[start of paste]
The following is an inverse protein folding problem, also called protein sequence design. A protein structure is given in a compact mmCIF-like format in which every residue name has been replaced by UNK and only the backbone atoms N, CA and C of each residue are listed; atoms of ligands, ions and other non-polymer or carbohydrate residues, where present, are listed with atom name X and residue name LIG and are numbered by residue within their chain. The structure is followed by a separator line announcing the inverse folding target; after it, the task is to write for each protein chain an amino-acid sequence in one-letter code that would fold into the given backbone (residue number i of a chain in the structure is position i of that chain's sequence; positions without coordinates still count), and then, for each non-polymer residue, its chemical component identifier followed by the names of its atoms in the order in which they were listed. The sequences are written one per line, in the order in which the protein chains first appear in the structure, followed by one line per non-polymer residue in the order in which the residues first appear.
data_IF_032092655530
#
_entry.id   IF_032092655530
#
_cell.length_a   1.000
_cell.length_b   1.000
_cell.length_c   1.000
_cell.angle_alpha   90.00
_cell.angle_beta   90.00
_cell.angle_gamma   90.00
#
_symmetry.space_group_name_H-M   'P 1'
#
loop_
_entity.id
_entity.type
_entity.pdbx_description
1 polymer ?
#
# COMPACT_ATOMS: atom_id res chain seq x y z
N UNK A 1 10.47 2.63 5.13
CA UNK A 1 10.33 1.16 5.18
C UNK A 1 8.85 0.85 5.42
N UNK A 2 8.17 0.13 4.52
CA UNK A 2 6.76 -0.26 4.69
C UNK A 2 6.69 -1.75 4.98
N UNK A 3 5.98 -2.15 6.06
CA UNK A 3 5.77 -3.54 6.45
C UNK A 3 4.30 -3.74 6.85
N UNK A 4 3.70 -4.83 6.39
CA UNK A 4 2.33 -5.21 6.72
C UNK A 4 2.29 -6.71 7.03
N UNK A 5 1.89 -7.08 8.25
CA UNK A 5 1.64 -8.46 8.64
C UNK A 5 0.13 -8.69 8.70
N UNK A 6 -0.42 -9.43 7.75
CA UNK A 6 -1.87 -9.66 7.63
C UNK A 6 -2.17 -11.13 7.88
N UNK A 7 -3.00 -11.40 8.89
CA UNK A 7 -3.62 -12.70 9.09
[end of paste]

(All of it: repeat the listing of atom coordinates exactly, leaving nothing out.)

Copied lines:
The following is an inverse protein folding problem, also called protein sequence design. A protein structure is given in a compact mmCIF-like format in which every residue name has been replaced by UNK and only the backbone atoms N, CA and C of each residue are listed; atoms of ligands, ions and other non-polymer or carbohydrate residues, where present, are listed with atom name X and residue name LIG and are numbered by residue within their chain. The structure is followed by a separator line announcing the inverse folding target; after it, the task is to write for each protein chain an amino-acid sequence in one-letter code that would fold into the given backbone (residue number i of a chain in the structure is position i of that chain's sequence; positions without coordinates still count), and then, for each non-polymer residue, its chemical component identifier followed by the names of its atoms in the order in which they were listed. The sequences are written one per line, in the order in which the protein chains first appear in the structure, followed by one line per non-polymer residue in the order in which the residues first appear.
data_IF_032092655530
#
_entry.id   IF_032092655530
#
_cell.length_a   1.000
_cell.length_b   1.000
_cell.length_c   1.000
_cell.angle_alpha   90.00
_cell.angle_beta   90.00
_cell.angle_gamma   90.00
#
_symmetry.space_group_name_H-M   'P 1'
#
loop_
_entity.id
_entity.type
_entity.pdbx_description
1 polymer ?
#
# COMPACT_ATOMS: atom_id res chain seq x y z
N UNK A 1 10.47 2.63 5.13
CA UNK A 1 10.33 1.16 5.18
C UNK A 1 8.85 0.85 5.42
N UNK A 2 8.17 0.13 4.52
CA UNK A 2 6.76 -0.26 4.69
C UNK A 2 6.69 -1.75 4.98
N UNK A 3 5.98 -2.15 6.06
CA UNK A 3 5.77 -3.54 6.45
C UNK A 3 4.30 -3.74 6.85
N UNK A 4 3.70 -4.83 6.39
CA UNK A 4 2.33 -5.21 6.72
C UNK A 4 2.29 -6.71 7.03
N UNK A 5 1.89 -7.08 8.25
CA UNK A 5 1.64 -8.46 8.64
C UNK A 5 0.13 -8.69 8.70
N UNK A 6 -0.42 -9.43 7.75
CA UNK A 6 -1.87 -9.66 7.63
C UNK A 6 -2.17 -11.13 7.88
N UNK A 7 -3.00 -11.40 8.89
CA UNK A 7 -3.62 -12.70 9.09